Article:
So when your child asks if they can go play outside and you snap back, "Not now - dinner's almost ready," that's a form of talking back TO THEM and it's teaching your child how to speak. It's not your fault that you're talking that way to them...

You're trying to juggle a million things and get dinner ready and make sure that the rice doesn't burn and then your kidc omes in and wants to go play and you just kind of snap at him without thinking about it.

I totally get how it happens... But when you're dealing with a child who is frequently talking back, as the adult, it's so important that you bring your attention to your own style of talking to your child.

It's amazing how quickly kids will pick up language and words from those around them... especially you as their parent or teacher.

So if you want to combat the talking back in your home or classroom, start being more mindful of how you talk to your child. Notice how you snapping, "Not right now- dinner's almost ready," isn't much different than your child saying, "No,I'm in the middle of my show" when you ask him to put on his shoes and get ready to go to the store with you. Or your student saying, "I don't want to do Circle Time."

Instead of talking back to your child,or student, try to connect with him and respond more politely.
"I know you want to go outside right now. Dinner's almost ready. Let's do something fun after dinner."
"Yeah, playing outside does sound like fun. Let's wait until after dinner and then we can play outside for 10minutes."
"I understand that you don't want to do Circle Time and you'd rather stay where you are. Will you come sit next to me?"

It may take a few seconds more time tothink it through and say it gently... But by talking to your child like this,you're showing him or her that there areother ways for people to talk to each other than with back talk.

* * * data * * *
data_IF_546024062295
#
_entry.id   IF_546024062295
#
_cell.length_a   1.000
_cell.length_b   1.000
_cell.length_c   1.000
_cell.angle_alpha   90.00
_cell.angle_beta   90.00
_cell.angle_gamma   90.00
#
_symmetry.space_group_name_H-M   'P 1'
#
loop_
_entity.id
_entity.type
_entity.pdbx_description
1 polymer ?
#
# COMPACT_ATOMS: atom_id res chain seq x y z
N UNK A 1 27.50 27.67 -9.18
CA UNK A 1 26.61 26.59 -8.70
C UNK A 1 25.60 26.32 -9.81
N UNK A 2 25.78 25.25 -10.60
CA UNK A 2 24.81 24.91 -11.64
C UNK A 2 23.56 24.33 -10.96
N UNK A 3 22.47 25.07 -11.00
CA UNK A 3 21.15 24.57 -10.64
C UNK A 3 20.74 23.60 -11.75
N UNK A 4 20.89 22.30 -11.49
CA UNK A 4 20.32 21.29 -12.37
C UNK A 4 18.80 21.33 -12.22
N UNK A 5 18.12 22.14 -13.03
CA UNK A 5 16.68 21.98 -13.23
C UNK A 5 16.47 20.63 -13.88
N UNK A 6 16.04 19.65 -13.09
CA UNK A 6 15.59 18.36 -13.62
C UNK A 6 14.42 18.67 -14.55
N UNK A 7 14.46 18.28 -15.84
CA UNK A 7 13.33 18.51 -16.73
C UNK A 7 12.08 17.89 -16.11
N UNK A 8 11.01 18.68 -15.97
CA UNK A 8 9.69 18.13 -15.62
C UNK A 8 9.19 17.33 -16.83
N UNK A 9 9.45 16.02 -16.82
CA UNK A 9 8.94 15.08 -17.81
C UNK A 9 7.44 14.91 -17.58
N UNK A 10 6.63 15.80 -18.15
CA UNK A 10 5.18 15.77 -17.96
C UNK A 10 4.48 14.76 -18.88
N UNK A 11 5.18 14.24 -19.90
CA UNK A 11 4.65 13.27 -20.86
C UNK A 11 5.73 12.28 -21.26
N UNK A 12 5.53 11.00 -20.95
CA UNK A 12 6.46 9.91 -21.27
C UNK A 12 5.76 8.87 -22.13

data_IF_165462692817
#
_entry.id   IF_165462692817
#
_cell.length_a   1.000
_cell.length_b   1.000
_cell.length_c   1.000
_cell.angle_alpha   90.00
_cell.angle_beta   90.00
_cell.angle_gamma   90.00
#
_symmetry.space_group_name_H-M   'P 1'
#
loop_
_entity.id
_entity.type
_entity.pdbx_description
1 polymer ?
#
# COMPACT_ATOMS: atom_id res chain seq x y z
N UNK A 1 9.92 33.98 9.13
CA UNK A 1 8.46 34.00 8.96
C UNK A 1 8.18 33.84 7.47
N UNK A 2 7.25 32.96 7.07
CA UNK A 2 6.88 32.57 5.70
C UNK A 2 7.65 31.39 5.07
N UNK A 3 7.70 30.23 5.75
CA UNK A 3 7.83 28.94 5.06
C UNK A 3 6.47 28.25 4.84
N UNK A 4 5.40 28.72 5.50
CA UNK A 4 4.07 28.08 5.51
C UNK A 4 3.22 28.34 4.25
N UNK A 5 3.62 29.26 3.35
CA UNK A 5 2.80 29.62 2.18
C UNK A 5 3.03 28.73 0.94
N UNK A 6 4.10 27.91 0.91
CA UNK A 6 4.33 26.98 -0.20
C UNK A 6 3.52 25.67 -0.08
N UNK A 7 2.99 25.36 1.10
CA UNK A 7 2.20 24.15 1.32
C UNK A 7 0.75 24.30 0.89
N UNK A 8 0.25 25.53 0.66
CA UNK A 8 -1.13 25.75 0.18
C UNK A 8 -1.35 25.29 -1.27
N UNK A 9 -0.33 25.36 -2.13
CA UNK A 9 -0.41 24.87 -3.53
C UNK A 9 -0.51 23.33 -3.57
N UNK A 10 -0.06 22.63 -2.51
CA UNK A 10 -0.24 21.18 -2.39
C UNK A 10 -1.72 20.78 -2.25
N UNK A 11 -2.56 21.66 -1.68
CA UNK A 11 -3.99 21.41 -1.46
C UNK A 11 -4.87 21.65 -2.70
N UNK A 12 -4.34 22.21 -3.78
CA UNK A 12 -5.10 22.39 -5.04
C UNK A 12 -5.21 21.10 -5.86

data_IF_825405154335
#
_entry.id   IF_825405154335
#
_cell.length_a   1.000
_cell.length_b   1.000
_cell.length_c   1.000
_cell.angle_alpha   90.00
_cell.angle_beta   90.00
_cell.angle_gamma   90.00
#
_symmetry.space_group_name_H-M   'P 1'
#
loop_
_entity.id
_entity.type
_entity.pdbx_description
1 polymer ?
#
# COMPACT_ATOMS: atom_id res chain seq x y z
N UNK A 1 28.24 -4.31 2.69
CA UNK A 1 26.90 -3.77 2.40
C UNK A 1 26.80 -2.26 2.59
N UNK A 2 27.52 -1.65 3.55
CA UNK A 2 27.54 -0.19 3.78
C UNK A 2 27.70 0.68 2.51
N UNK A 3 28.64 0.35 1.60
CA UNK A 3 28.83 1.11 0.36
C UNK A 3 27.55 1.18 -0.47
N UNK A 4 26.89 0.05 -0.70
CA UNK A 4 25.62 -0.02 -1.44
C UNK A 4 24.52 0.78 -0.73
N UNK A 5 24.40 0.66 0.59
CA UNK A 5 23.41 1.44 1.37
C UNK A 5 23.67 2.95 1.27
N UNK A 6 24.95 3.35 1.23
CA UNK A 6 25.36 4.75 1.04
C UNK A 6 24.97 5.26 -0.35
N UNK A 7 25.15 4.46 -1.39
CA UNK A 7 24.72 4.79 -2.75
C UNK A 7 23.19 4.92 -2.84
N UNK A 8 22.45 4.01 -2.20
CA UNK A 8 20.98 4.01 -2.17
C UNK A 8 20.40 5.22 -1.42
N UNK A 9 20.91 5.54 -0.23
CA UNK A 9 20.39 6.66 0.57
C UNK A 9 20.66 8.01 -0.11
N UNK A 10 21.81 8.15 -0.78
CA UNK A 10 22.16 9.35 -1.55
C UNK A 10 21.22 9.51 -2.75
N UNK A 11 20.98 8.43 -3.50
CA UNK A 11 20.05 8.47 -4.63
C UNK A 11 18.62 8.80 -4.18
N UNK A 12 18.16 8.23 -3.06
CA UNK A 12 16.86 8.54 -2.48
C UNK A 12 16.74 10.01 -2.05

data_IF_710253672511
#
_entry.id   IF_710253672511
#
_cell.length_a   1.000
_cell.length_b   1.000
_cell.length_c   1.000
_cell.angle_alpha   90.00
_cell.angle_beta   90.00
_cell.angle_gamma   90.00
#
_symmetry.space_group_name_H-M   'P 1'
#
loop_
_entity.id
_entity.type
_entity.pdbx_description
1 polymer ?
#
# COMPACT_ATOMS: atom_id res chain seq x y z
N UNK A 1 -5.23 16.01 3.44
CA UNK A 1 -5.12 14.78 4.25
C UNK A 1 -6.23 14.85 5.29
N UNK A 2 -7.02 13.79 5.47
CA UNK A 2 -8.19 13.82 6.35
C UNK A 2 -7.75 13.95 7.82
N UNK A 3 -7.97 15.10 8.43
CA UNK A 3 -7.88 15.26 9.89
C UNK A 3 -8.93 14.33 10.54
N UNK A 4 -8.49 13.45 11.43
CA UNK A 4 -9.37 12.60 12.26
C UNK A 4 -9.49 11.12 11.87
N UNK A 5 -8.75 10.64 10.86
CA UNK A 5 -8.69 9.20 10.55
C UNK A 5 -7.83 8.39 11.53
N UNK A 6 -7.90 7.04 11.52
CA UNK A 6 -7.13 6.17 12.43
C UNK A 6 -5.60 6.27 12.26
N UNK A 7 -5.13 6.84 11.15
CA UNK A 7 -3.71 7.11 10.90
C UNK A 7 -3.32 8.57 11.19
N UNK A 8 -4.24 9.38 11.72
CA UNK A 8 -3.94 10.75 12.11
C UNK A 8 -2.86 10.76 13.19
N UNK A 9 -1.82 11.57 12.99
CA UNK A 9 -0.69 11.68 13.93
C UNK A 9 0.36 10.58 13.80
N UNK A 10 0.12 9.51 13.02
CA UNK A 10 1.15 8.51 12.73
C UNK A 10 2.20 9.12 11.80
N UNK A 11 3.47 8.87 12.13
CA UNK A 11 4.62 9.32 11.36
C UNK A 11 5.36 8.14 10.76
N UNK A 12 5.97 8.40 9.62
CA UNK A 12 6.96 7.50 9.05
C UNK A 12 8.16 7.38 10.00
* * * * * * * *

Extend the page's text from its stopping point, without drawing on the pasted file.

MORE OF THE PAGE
Until next time...

P.S. If your child or student is talking back to you and it's really pushing your buttons, instead of taking it out on them by saying something you might regret later, take a deep breath and send me an email telling me aboutwhat's going on.

This way, you can get it off your chest and your child or student doesn't have to receive your anger and frustration.

I really mean it. Send me an email when you're really frustrated with your kids so that you have a healthy place to vent your frustrations and hurt.

No comments:

WELCOME SY 2014-2015!

Teachers & parents tell me that this blog is like a "One-Stop-Shop", here's why ---

There are tons of lesson plans, printables, activity sheets and other resources that special education teachers can find in this blog! It's all for you to get the lil ones engaged in their seats and lovin' what they're doin'!

This blog is also our class portal to communicate information about our class, to archive course materials, to publish the course curriculum, syllabus, class rules, lessons, homework assignments, rubrics, and presentations. Yes, everything is in this blog for our students to review our lessons at home!

Parents love the transparency and the ability to access class materials in this blog. It's easy for parents to follow along as my students post their work. This holds true for their psychologists, social workers, general education teachers, and other special ed providers. This is another way for us to collaborate with the Multi-Disciplinary Team members of our students!

This class blog also serves as our students' e-portfolio. Our students collect the work they want to consider highlighting and then publish those that represent their best work. They then reflect on their work as they share them to their parents and teachers for positive comments and feedback. It's very easy for them to look back over their work and see the growth they've accomplished!

We invite you to please leave a message to our students. Beside the tiny envelope just after each entry is the comments link. Your positive feedback will surely encourage our students to do their best in school.

Thank you for visiting our class portal!